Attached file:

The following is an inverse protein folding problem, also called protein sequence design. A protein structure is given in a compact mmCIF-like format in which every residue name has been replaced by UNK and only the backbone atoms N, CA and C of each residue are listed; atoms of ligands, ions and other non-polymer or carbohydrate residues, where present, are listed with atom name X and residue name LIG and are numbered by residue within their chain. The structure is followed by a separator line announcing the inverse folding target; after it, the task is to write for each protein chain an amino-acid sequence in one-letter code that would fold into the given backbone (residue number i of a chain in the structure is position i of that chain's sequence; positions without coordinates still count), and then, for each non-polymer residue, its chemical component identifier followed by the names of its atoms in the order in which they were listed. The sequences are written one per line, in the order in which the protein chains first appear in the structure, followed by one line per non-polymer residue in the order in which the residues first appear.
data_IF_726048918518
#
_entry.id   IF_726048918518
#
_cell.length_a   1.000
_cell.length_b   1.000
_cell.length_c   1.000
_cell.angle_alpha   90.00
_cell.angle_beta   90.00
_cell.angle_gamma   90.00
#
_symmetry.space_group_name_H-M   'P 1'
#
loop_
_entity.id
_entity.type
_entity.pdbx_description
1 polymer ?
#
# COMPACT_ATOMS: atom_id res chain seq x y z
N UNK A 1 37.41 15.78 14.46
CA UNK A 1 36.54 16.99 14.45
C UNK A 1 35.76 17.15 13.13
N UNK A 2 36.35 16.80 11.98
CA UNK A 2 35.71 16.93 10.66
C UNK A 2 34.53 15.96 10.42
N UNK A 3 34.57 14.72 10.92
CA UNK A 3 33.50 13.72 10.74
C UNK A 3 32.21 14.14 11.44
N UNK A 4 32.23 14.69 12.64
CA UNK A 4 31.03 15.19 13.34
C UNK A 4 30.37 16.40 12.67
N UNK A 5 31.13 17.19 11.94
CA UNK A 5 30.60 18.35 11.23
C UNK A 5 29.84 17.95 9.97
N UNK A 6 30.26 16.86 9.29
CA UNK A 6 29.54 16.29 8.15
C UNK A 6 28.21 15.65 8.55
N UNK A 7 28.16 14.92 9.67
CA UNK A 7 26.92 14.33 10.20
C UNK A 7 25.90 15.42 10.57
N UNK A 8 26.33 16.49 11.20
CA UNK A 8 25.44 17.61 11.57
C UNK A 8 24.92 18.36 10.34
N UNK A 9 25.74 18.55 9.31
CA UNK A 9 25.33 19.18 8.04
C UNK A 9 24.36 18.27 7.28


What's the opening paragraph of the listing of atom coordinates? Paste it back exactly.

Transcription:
The following is an inverse protein folding problem, also called protein sequence design. A protein structure is given in a compact mmCIF-like format in which every residue name has been replaced by UNK and only the backbone atoms N, CA and C of each residue are listed; atoms of ligands, ions and other non-polymer or carbohydrate residues, where present, are listed with atom name X and residue name LIG and are numbered by residue within their chain. The structure is followed by a separator line announcing the inverse folding target; after it, the task is to write for each protein chain an amino-acid sequence in one-letter code that would fold into the given backbone (residue number i of a chain in the structure is position i of that chain's sequence; positions without coordinates still count), and then, for each non-polymer residue, its chemical component identifier followed by the names of its atoms in the order in which they were listed. The sequences are written one per line, in the order in which the protein chains first appear in the structure, followed by one line per non-polymer residue in the order in which the residues first appear.